President Trump’s executive order that establishes a framework for scaling back the 2010 Dodd-Frank financial overhaul law is an opening salvo intended to signal a sweeping plan to dismantle much of the regulatory system that was put in place after the financial crisis. This is something candidate Trump pledged during his campaign. But considering the legislative heavy lifting required to “repeal and replace” Obamacare, not to mention the headwinds Trump’s immigration ban has faced, is it realistic to expect repeal or reform to deal with Dodd-Frank anytime soon? And what effects on business are likely to result?
When the Dodd-Frank Wall Street Reform and Consumer Protection Act took effect on July 21, 2010, it immediately caused a sharp partisan division. This staggeringly large legislation—2,300 pages—passed the House without a single Republican vote and received only three GOP votes in the Senate. The law was intended to prevent another financial meltdown, but instead, as AEI scholar Peter Wallison wrote in a recent Wall Street Journal op-ed, Dodd-Frank “has overwhelmed the regulatory system, stifled the financial services industry and impaired economic growth.”
Dodd-Frank’s supporters claimed the regulation would help Main Street over Wall Street. Yet the number of community banks fell by 40 percent since 1994, and their share of U.S. banking assets fell by more than half—from 41 percent to 18 percent. In contrast, the biggest banks saw their share of assets rise from 18 percent to 46 percent. And while the number of community banks already declined before the crisis, since the second quarter of 2010 – Dodd-Frank’s passage – community banks have lost market share at a rate double what they did between Q2 2006 and Q2 2010: 12 percent vs. 6 percent.
Data analysis from the Federal Deposit Insurance Corporation demonstrates that relative to bigger banks, community banks service a disproportionate number of commercial bank loans in agriculture, residential mortgages, and small and mid-size business loans. As the number of community banks shrivels through consolidation and insolvency, Main Street borrowers are forced to apply with bigger institutions, only to face rejection or stiffer terms. Dodd-Frank financial regulations supposedly meant to help the little guy and curtail banking behemoths had the opposite effect. Numerous critics warned of this threat, which was confirmed by research undertaken by Marshall Luxe and Robert Greene from Harvard’s Kennedy School of Government.
The best example was illustrated several years ago when JPMorgan Chase announced plans to hire 3,000 more compliance officers to bring its compliance force total to 10,000. At the same time the bank reduced its overall headcount by 5,000. Substituting employees who produce no revenue for those who do is the legacy of Dodd-Frank, and it will be with us as long as this law is on the books.
However, business leaders at small and midsized firms need not wait for relief in the form of ‘repeal and replace’ legislation, which can take time and will entail another bruising battle in congress. “It is difficult to gauge what exactly will happen since the president’s executive order is general, but it sends a strong message,” says AEI’s Wallison. “One can interpret the order as an opening to do away with Dodd-Frank in the right way with specific legislation.”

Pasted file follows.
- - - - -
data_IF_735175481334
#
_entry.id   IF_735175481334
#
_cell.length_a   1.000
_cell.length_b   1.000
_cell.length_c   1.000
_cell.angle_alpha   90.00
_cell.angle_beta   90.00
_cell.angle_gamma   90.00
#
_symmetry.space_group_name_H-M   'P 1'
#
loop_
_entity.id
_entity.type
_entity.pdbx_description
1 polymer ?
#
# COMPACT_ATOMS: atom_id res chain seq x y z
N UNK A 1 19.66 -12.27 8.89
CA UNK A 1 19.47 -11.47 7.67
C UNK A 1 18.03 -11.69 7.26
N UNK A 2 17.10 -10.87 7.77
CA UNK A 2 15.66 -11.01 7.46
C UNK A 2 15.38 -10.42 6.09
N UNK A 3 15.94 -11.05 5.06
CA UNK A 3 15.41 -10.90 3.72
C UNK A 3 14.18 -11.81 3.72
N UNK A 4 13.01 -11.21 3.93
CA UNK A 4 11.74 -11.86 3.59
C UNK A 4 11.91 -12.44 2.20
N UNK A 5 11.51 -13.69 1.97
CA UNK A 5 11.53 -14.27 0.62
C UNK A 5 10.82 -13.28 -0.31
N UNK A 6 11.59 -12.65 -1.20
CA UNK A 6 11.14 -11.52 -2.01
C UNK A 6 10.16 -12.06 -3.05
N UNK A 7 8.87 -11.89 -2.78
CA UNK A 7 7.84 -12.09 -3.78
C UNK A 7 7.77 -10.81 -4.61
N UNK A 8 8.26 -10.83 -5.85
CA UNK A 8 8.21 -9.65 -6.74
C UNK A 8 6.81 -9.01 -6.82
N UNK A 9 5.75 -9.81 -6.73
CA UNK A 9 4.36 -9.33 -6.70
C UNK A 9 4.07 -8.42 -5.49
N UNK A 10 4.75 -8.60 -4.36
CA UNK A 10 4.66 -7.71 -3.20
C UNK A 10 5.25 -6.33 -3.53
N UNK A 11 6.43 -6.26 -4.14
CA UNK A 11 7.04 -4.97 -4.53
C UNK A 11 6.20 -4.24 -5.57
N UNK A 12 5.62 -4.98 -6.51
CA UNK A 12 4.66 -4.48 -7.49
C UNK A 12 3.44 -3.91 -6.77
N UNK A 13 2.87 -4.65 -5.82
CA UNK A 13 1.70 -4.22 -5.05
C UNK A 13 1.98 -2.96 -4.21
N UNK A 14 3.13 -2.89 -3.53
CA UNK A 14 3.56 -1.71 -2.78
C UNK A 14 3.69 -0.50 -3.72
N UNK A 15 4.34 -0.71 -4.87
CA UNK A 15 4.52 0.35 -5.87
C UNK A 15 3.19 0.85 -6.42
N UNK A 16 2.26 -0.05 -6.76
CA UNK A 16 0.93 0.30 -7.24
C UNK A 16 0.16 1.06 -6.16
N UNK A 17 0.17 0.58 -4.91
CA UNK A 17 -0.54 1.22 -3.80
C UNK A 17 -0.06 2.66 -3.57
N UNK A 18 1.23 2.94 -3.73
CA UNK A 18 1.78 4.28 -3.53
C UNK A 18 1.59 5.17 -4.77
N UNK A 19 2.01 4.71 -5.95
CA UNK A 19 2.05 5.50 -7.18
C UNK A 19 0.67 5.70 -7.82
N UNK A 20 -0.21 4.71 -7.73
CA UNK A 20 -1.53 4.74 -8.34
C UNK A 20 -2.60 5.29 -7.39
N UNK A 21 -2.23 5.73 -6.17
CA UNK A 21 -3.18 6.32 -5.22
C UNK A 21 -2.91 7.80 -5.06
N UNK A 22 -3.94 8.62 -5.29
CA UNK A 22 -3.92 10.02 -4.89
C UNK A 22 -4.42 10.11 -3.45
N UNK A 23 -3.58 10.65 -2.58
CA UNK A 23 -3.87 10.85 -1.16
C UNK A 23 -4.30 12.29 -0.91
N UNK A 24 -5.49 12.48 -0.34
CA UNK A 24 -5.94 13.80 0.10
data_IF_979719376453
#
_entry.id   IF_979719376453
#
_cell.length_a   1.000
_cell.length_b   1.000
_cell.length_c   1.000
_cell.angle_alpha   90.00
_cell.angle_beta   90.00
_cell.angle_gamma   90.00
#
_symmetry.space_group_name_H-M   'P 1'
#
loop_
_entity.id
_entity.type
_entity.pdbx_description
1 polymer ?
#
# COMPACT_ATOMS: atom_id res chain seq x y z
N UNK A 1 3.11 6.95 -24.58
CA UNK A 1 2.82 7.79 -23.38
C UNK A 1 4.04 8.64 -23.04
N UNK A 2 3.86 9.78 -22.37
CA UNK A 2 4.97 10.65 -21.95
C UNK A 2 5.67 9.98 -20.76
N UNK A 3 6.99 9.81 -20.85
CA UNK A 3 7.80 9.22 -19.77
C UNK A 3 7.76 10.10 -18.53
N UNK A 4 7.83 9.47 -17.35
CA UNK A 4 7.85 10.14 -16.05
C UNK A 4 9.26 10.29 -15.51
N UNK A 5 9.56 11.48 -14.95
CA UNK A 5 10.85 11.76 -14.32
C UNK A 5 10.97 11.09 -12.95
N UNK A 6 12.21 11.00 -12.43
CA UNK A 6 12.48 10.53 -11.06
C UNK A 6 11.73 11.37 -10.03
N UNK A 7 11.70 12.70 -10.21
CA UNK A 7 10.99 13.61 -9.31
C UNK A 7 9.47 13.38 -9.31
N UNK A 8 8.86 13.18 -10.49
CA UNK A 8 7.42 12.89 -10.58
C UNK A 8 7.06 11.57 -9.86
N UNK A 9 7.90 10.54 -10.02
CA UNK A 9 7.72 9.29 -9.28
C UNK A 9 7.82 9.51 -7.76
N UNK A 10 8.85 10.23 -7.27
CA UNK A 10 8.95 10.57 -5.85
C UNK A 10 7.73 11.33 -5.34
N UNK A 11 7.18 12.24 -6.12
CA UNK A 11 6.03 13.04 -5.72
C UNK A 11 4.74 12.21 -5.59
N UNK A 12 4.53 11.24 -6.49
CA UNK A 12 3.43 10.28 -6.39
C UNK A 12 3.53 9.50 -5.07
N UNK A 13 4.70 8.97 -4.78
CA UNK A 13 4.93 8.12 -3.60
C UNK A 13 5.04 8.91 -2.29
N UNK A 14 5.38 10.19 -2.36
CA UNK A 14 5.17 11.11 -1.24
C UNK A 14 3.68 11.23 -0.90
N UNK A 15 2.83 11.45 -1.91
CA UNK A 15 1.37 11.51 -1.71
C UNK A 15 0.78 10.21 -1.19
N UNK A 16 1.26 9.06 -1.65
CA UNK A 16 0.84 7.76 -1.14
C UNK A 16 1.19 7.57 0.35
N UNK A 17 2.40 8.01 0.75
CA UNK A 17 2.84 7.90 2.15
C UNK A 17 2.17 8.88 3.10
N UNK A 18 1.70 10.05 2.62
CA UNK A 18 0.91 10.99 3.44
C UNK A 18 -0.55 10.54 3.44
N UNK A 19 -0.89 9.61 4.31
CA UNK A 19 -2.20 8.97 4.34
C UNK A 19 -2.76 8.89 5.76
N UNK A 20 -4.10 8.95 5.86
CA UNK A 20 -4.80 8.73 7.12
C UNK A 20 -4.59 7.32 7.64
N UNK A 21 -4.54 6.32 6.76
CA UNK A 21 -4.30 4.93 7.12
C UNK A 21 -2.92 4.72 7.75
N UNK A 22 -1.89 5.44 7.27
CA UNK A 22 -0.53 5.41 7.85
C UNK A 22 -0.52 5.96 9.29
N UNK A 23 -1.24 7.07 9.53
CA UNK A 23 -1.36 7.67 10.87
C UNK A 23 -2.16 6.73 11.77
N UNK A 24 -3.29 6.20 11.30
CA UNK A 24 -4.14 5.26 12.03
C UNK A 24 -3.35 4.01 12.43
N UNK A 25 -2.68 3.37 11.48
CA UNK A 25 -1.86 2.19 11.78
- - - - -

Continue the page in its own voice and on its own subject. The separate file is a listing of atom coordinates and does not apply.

But to the extent that Trump acts on financial regulatory policy—and much of what has retarded the financial community falls within such policy—bank regulators can be induced to back away from some of the more onerous regulations. If some of the regulatory costs can be rolled back allowing for more profits, credit for small and midsized companies can open up. “The law encouraged regulators to suppress risk-taking to the point that it also suppressed credit and liquidity, which in the end, retarded economic growth,” argues Wallison. “Never mind that the lack of regulation never caused the financial crisis in the first place.”
Wallison says that Jeb Hensarling, the Republican chair of the House Financial Services Committee, came up with the Choice Act last year to serve as a clean blueprint to deal with the problem. It would primarily allow banks to choose between complying with Dodd-Frank or meeting tougher capital requirements—primarily to maintain a ratio of tangible equity to leverage exposure of 10 percent. It also would reorganize the Consumer Financial Protection Bureau, throw out the Volcker Rule restricting banks from making speculative investments and eliminate the authority of the Financial Stability Oversight Council to designate non-banks as “systemically important.” It also differs from the Dodd-Frank legislation in the way it treats insolvent banks. Hensarling says his approach will prevent taxpayer dollars from being used to bail out failed institutions.
As Wallison testified before congress in 2015, large firms in the real economy, which can access the capital markets for financing, have been growing roughly in line with previous recoveries, but smaller firms that rely on banks for financing have grown far more slowly. Since most of the growth in the U.S. economy, and especially in employment, comes from small firms, the economy is underperforming, and will continue to underperform until the treatment of banks under Dodd-Frank Act is substantially modified or repealed.